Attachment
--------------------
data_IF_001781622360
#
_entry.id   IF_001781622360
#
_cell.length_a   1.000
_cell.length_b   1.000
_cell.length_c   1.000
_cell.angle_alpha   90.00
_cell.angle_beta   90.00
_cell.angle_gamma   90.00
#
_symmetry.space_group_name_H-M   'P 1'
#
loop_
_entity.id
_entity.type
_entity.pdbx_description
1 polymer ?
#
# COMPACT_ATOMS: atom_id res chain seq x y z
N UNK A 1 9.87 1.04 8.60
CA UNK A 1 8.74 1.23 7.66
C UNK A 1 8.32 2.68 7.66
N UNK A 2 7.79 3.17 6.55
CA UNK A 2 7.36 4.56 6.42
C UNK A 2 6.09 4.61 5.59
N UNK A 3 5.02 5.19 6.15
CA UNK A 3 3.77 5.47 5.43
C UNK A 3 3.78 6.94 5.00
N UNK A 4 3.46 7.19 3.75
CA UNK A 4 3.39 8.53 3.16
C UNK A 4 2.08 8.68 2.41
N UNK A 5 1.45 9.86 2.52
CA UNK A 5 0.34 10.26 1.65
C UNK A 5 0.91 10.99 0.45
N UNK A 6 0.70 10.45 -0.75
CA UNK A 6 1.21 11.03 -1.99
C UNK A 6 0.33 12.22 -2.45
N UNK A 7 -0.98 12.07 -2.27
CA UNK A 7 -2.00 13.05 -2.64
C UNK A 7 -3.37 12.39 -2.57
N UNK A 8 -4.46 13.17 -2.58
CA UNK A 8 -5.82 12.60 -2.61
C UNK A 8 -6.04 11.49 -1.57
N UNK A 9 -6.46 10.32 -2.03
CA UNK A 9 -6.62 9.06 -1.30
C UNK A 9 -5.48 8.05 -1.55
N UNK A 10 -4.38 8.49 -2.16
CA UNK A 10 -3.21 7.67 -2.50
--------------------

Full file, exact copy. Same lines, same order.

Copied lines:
data_IF_001781622360
#
_entry.id   IF_001781622360
#
_cell.length_a   1.000
_cell.length_b   1.000
_cell.length_c   1.000
_cell.angle_alpha   90.00
_cell.angle_beta   90.00
_cell.angle_gamma   90.00
#
_symmetry.space_group_name_H-M   'P 1'
#
loop_
_entity.id
_entity.type
_entity.pdbx_description
1 polymer ?
#
# COMPACT_ATOMS: atom_id res chain seq x y z
N UNK A 1 9.87 1.04 8.60
CA UNK A 1 8.74 1.23 7.66
C UNK A 1 8.32 2.68 7.66
N UNK A 2 7.79 3.17 6.55
CA UNK A 2 7.36 4.56 6.42
C UNK A 2 6.09 4.61 5.59
N UNK A 3 5.02 5.19 6.15
CA UNK A 3 3.77 5.47 5.43
C UNK A 3 3.78 6.94 5.00
N UNK A 4 3.46 7.19 3.75
CA UNK A 4 3.39 8.53 3.16
C UNK A 4 2.08 8.68 2.41
N UNK A 5 1.45 9.86 2.52
CA UNK A 5 0.34 10.26 1.65
C UNK A 5 0.91 10.99 0.45
N UNK A 6 0.70 10.45 -0.75
CA UNK A 6 1.21 11.03 -1.99
C UNK A 6 0.33 12.22 -2.45
N UNK A 7 -0.98 12.07 -2.27
CA UNK A 7 -2.00 13.05 -2.64
C UNK A 7 -3.37 12.39 -2.57
N UNK A 8 -4.46 13.17 -2.58
CA UNK A 8 -5.82 12.60 -2.61
C UNK A 8 -6.04 11.49 -1.57
N UNK A 9 -6.46 10.32 -2.03
CA UNK A 9 -6.62 9.06 -1.30
C UNK A 9 -5.48 8.05 -1.55
N UNK A 10 -4.38 8.49 -2.16
CA UNK A 10 -3.21 7.67 -2.50